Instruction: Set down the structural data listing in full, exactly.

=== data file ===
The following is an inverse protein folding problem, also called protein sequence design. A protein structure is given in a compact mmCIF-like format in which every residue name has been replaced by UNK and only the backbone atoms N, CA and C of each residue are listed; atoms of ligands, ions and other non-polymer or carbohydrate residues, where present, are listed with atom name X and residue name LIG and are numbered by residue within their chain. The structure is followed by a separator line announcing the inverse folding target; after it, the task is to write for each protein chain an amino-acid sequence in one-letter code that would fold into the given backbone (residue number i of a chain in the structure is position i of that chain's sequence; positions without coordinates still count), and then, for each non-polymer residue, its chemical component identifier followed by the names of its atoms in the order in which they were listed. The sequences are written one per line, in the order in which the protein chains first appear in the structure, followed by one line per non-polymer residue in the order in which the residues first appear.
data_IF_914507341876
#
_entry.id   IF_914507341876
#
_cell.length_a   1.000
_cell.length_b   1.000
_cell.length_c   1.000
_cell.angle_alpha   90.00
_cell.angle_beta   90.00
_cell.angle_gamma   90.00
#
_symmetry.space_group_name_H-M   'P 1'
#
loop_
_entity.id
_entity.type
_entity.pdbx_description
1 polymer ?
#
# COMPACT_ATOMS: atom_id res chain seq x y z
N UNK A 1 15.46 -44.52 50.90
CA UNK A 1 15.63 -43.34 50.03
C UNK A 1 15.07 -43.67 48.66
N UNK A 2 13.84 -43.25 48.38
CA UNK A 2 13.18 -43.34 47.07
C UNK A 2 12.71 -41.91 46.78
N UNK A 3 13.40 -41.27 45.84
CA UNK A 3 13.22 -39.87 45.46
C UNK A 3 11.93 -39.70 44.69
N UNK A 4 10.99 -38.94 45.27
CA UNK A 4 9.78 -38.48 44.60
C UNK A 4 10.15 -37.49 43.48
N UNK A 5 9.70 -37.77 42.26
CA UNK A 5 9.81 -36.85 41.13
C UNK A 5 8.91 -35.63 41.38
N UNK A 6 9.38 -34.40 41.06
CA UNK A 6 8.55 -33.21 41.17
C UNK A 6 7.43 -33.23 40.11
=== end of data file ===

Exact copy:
The following is an inverse protein folding problem, also called protein sequence design. A protein structure is given in a compact mmCIF-like format in which every residue name has been replaced by UNK and only the backbone atoms N, CA and C of each residue are listed; atoms of ligands, ions and other non-polymer or carbohydrate residues, where present, are listed with atom name X and residue name LIG and are numbered by residue within their chain. The structure is followed by a separator line announcing the inverse folding target; after it, the task is to write for each protein chain an amino-acid sequence in one-letter code that would fold into the given backbone (residue number i of a chain in the structure is position i of that chain's sequence; positions without coordinates still count), and then, for each non-polymer residue, its chemical component identifier followed by the names of its atoms in the order in which they were listed. The sequences are written one per line, in the order in which the protein chains first appear in the structure, followed by one line per non-polymer residue in the order in which the residues first appear.
data_IF_914507341876
#
_entry.id   IF_914507341876
#
_cell.length_a   1.000
_cell.length_b   1.000
_cell.length_c   1.000
_cell.angle_alpha   90.00
_cell.angle_beta   90.00
_cell.angle_gamma   90.00
#
_symmetry.space_group_name_H-M   'P 1'
#
loop_
_entity.id
_entity.type
_entity.pdbx_description
1 polymer ?
#
# COMPACT_ATOMS: atom_id res chain seq x y z
N UNK A 1 15.46 -44.52 50.90
CA UNK A 1 15.63 -43.34 50.03
C UNK A 1 15.07 -43.67 48.66
N UNK A 2 13.84 -43.25 48.38
CA UNK A 2 13.18 -43.34 47.07
C UNK A 2 12.71 -41.91 46.78
N UNK A 3 13.40 -41.27 45.84
CA UNK A 3 13.22 -39.87 45.46
C UNK A 3 11.93 -39.70 44.69
N UNK A 4 10.99 -38.94 45.27
CA UNK A 4 9.78 -38.48 44.60
C UNK A 4 10.15 -37.49 43.48
N UNK A 5 9.70 -37.77 42.26
CA UNK A 5 9.81 -36.85 41.13
C UNK A 5 8.91 -35.63 41.38
N UNK A 6 9.38 -34.40 41.06
CA UNK A 6 8.55 -33.21 41.17
C UNK A 6 7.43 -33.23 40.11